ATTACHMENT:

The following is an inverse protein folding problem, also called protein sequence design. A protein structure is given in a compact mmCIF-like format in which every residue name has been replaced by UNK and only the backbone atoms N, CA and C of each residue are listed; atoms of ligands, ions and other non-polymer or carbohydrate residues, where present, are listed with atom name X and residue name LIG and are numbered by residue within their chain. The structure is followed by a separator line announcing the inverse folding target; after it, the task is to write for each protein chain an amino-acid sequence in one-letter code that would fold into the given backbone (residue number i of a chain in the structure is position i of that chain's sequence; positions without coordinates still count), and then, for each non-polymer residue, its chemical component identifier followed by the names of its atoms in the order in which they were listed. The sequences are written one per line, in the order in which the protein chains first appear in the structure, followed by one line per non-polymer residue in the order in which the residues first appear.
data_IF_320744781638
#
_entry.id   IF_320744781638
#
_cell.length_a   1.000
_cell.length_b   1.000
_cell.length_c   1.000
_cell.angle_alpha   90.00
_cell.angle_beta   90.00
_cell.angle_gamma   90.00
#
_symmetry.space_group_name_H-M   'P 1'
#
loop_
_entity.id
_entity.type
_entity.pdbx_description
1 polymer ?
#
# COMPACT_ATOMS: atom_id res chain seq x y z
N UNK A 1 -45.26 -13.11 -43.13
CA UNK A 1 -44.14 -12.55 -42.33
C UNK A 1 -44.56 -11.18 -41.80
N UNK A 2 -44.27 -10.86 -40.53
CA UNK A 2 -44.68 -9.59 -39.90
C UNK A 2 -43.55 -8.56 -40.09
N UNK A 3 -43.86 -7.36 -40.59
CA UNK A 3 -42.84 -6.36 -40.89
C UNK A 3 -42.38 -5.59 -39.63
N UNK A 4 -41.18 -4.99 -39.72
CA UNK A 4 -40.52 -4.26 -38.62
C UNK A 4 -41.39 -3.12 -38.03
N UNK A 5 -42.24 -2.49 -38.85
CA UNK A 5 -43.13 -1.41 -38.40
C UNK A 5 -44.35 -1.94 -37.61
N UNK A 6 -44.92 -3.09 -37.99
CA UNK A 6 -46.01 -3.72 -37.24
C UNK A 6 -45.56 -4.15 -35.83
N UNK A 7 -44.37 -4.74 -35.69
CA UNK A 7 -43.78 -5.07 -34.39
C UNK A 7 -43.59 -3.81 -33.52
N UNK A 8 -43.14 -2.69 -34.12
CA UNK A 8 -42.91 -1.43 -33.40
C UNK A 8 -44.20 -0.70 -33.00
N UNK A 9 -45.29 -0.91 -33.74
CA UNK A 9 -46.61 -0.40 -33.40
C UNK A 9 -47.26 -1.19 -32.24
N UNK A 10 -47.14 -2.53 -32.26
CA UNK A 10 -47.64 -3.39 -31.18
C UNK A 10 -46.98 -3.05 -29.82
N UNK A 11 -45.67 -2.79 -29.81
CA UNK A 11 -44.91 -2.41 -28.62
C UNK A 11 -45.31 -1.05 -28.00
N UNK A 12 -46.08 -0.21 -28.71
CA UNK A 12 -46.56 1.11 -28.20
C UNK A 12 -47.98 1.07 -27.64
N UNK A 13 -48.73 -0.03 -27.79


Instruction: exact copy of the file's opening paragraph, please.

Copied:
The following is an inverse protein folding problem, also called protein sequence design. A protein structure is given in a compact mmCIF-like format in which every residue name has been replaced by UNK and only the backbone atoms N, CA and C of each residue are listed; atoms of ligands, ions and other non-polymer or carbohydrate residues, where present, are listed with atom name X and residue name LIG and are numbered by residue within their chain. The structure is followed by a separator line announcing the inverse folding target; after it, the task is to write for each protein chain an amino-acid sequence in one-letter code that would fold into the given backbone (residue number i of a chain in the structure is position i of that chain's sequence; positions without coordinates still count), and then, for each non-polymer residue, its chemical component identifier followed by the names of its atoms in the order in which they were listed. The sequences are written one per line, in the order in which the protein chains first appear in the structure, followed by one line per non-polymer residue in the order in which the residues first appear.